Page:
- Grand Mere State Park – along the Lake Michigan shoreline (.5 mile).
- Harrisville State Park – a pet-friendly beach, open to non-campers, is located in the modern campground.
- Hoffmaster State Park – entire length of the Lake Michigan shoreline apart from the designated swim area.
- Holland State Park – Lake Macatawa day-use area directly across from the Lake Mac Campground.
- Holly Recreation Area – section of shoreline south of the designated swim beach on Heron Lake.
- Leelanau State Park – shoreline in northern park unit.
- Ludington State Park – along Lake Michigan, located between the beach house and the Big Sable River (majority of Lake Michigan shoreline closed to protect endangered piping plover habitat)
- McLain State Park – portion of Lake Superior shoreline.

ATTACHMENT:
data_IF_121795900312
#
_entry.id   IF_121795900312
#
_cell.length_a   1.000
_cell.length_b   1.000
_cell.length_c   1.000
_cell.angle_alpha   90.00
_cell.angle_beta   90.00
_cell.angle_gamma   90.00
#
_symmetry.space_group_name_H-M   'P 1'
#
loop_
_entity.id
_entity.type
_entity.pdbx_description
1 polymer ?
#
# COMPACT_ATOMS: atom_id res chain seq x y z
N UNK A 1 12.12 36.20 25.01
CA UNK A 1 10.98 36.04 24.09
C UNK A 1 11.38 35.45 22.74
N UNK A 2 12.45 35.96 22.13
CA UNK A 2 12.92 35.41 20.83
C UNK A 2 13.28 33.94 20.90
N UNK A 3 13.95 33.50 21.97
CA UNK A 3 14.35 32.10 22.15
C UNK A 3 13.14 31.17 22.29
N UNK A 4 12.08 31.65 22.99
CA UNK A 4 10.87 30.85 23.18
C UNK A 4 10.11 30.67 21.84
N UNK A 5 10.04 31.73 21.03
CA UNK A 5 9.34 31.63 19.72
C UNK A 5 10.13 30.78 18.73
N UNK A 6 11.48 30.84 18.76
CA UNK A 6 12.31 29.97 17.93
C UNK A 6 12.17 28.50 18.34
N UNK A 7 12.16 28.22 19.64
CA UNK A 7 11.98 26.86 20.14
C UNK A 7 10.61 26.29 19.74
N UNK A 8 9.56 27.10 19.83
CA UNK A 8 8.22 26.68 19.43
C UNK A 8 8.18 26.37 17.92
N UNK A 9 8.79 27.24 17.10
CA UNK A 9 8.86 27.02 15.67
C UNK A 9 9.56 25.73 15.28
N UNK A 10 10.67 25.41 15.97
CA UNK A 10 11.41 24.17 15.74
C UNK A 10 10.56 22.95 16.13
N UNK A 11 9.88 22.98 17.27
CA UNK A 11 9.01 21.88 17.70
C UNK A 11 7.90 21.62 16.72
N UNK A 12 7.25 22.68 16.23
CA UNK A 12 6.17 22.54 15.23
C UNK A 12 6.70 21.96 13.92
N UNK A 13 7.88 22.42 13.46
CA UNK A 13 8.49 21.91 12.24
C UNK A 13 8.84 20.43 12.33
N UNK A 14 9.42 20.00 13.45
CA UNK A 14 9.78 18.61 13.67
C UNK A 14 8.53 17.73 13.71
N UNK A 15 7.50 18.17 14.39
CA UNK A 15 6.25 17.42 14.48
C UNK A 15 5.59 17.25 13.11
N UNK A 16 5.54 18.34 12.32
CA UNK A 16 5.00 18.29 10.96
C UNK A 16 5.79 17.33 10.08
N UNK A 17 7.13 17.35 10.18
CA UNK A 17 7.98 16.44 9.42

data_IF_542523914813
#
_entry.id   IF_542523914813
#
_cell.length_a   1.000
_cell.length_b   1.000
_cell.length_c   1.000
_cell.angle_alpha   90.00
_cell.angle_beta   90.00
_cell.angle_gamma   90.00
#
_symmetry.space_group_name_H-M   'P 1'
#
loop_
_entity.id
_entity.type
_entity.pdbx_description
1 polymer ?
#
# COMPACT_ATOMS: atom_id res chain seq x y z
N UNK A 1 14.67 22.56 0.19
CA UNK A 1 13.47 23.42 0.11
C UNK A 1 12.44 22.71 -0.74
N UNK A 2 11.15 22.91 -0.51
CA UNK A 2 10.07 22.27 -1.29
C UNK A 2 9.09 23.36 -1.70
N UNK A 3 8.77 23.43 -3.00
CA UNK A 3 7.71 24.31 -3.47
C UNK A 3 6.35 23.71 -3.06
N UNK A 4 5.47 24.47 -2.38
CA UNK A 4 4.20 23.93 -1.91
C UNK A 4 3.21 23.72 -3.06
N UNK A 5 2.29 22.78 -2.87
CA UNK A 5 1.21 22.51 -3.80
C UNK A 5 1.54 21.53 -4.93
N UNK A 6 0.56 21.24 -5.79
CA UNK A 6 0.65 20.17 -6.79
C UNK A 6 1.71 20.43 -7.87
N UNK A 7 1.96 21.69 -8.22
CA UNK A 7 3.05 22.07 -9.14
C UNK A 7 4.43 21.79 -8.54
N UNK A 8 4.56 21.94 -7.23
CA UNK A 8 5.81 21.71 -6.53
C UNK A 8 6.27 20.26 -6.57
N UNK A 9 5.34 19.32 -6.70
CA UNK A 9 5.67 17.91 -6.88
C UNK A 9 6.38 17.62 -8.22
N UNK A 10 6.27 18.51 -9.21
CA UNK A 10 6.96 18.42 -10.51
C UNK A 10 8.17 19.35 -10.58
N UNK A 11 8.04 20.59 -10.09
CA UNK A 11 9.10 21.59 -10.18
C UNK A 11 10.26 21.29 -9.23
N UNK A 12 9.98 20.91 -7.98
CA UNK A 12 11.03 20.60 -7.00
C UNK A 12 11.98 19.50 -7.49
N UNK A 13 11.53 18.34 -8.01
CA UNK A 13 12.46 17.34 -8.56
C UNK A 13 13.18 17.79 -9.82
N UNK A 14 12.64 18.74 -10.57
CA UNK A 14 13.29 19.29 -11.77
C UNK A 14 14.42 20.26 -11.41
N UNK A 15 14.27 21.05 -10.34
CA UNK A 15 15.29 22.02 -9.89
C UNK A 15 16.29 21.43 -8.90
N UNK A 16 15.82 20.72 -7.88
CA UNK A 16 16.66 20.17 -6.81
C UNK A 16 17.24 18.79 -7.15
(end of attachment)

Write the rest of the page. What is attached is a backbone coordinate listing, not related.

- Mears State Park – southernmost section of shoreline.
- Menominee River State Recreation Area – Pets are allowed along the entire length of the Menominee River.
- Muskegon State Park – along the Lake Michigan shoreline outside of the designated swimming area (with the exception of marked piping plover nest habitat).
- Negwegon State Park – along most of the Lake Huron shoreline.
- Porcupine Mountains Wilderness State Park – entire length of Lake Superior park shoreline.
- Port Crescent State Park – entire length of the Lake Huron shoreline (3 miles) with the exception of the designated swim beach in the modern campground.
- Rifle River Recreation Area – along the park’s lakes, river and stream, with the exception of the designated swim area.
- Saugatuck Dunes State Park – entire length of the Lake Michigan shoreline.
- Silver Lake State Park – entire length of the Lake Michigan shoreline (3 miles) and the park’s inland lake, Silver Lake, in all areas other than the designated swim beach.
- Sleeper State Park – entire length of the Lake Huron shoreline except for the designated swim beach
- Sleepy Hollow State Park – section of shoreline located 100 yards north of the Lake Ovid swimming beach.